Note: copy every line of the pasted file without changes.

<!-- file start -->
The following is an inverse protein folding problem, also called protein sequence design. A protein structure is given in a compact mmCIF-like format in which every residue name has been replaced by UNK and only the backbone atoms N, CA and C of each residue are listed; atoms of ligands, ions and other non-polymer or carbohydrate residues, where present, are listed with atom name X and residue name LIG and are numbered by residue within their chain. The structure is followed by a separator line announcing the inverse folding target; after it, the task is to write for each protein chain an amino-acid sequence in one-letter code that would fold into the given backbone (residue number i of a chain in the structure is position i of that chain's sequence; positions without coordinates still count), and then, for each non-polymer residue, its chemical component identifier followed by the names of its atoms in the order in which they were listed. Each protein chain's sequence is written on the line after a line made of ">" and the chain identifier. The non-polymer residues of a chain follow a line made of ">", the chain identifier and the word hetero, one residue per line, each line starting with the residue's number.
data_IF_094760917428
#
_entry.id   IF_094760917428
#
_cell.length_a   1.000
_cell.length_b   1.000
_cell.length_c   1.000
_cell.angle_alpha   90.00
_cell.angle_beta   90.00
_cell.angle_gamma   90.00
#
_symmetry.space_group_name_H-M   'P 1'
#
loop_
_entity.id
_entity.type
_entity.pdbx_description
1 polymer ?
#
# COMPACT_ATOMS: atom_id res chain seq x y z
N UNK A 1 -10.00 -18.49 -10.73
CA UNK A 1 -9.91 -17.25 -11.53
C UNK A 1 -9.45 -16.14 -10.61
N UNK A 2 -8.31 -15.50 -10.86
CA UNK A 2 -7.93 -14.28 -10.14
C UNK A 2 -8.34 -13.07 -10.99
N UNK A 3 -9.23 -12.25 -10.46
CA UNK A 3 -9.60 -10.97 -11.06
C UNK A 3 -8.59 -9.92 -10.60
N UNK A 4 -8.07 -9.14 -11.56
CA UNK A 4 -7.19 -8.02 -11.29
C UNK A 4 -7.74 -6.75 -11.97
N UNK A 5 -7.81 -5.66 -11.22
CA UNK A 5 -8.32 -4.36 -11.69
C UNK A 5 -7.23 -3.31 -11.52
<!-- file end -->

The following is an inverse protein folding problem, also called protein sequence design. A protein structure is given in a compact mmCIF-like format in which every residue name has been replaced by UNK and only the backbone atoms N, CA and C of each residue are listed; atoms of ligands, ions and other non-polymer or carbohydrate residues, where present, are listed with atom name X and residue name LIG and are numbered by residue within their chain. The structure is followed by a separator line announcing the inverse folding target; after it, the task is to write for each protein chain an amino-acid sequence in one-letter code that would fold into the given backbone (residue number i of a chain in the structure is position i of that chain's sequence; positions without coordinates still count), and then, for each non-polymer residue, its chemical component identifier followed by the names of its atoms in the order in which they were listed. Each protein chain's sequence is written on the line after a line made of ">" and the chain identifier. The non-polymer residues of a chain follow a line made of ">", the chain identifier and the word hetero, one residue per line, each line starting with the residue's number.
data_IF_094760917428
#
_entry.id   IF_094760917428
#
_cell.length_a   1.000
_cell.length_b   1.000
_cell.length_c   1.000
_cell.angle_alpha   90.00
_cell.angle_beta   90.00
_cell.angle_gamma   90.00
#
_symmetry.space_group_name_H-M   'P 1'
#
loop_
_entity.id
_entity.type
_entity.pdbx_description
1 polymer ?
#
# COMPACT_ATOMS: atom_id res chain seq x y z
N UNK A 1 -10.00 -18.49 -10.73
CA UNK A 1 -9.91 -17.25 -11.53
C UNK A 1 -9.45 -16.14 -10.61
N UNK A 2 -8.31 -15.50 -10.86
CA UNK A 2 -7.93 -14.28 -10.14
C UNK A 2 -8.34 -13.07 -10.99
N UNK A 3 -9.23 -12.25 -10.46
CA UNK A 3 -9.60 -10.97 -11.06
C UNK A 3 -8.59 -9.92 -10.60
N UNK A 4 -8.07 -9.14 -11.56
CA UNK A 4 -7.19 -8.02 -11.29
C UNK A 4 -7.74 -6.75 -11.97
N UNK A 5 -7.81 -5.66 -11.22
CA UNK A 5 -8.32 -4.36 -11.69
C UNK A 5 -7.23 -3.31 -11.52